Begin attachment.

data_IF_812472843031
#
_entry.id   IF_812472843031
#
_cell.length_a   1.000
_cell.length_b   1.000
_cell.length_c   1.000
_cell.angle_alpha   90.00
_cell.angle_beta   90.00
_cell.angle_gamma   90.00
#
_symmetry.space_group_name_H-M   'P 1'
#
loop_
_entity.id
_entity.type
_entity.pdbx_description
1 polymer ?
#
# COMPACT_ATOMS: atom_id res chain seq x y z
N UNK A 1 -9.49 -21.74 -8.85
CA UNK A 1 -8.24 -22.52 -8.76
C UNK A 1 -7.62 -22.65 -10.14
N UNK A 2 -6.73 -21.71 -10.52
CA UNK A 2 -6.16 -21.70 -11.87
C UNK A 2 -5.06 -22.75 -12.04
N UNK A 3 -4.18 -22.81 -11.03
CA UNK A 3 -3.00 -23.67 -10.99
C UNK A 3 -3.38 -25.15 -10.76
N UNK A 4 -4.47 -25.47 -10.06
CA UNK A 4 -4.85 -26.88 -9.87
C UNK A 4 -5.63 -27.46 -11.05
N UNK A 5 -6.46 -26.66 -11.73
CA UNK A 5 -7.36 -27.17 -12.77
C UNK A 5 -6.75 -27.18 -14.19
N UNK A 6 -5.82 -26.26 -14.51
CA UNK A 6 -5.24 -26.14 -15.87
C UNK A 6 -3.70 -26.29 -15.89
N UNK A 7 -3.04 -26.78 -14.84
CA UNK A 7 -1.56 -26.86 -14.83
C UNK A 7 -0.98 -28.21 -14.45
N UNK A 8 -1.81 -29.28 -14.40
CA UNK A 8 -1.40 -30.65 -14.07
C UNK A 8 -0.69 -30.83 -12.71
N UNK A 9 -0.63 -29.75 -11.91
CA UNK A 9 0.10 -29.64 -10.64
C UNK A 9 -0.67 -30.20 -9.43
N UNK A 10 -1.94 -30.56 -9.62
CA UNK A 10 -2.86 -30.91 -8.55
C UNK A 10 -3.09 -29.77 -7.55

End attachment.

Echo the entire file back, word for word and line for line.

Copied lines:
data_IF_812472843031
#
_entry.id   IF_812472843031
#
_cell.length_a   1.000
_cell.length_b   1.000
_cell.length_c   1.000
_cell.angle_alpha   90.00
_cell.angle_beta   90.00
_cell.angle_gamma   90.00
#
_symmetry.space_group_name_H-M   'P 1'
#
loop_
_entity.id
_entity.type
_entity.pdbx_description
1 polymer ?
#
# COMPACT_ATOMS: atom_id res chain seq x y z
N UNK A 1 -9.49 -21.74 -8.85
CA UNK A 1 -8.24 -22.52 -8.76
C UNK A 1 -7.62 -22.65 -10.14
N UNK A 2 -6.73 -21.71 -10.52
CA UNK A 2 -6.16 -21.70 -11.87
C UNK A 2 -5.06 -22.75 -12.04
N UNK A 3 -4.18 -22.81 -11.03
CA UNK A 3 -3.00 -23.67 -10.99
C UNK A 3 -3.38 -25.15 -10.76
N UNK A 4 -4.47 -25.47 -10.06
CA UNK A 4 -4.85 -26.88 -9.87
C UNK A 4 -5.63 -27.46 -11.05
N UNK A 5 -6.46 -26.66 -11.73
CA UNK A 5 -7.36 -27.17 -12.77
C UNK A 5 -6.75 -27.18 -14.19
N UNK A 6 -5.82 -26.26 -14.51
CA UNK A 6 -5.24 -26.14 -15.87
C UNK A 6 -3.70 -26.29 -15.89
N UNK A 7 -3.04 -26.78 -14.84
CA UNK A 7 -1.56 -26.86 -14.83
C UNK A 7 -0.98 -28.21 -14.45
N UNK A 8 -1.81 -29.28 -14.40
CA UNK A 8 -1.40 -30.65 -14.07
C UNK A 8 -0.69 -30.83 -12.71
N UNK A 9 -0.63 -29.75 -11.91
CA UNK A 9 0.10 -29.64 -10.64
C UNK A 9 -0.67 -30.20 -9.43
N UNK A 10 -1.94 -30.56 -9.62
CA UNK A 10 -2.86 -30.91 -8.55
C UNK A 10 -3.09 -29.77 -7.55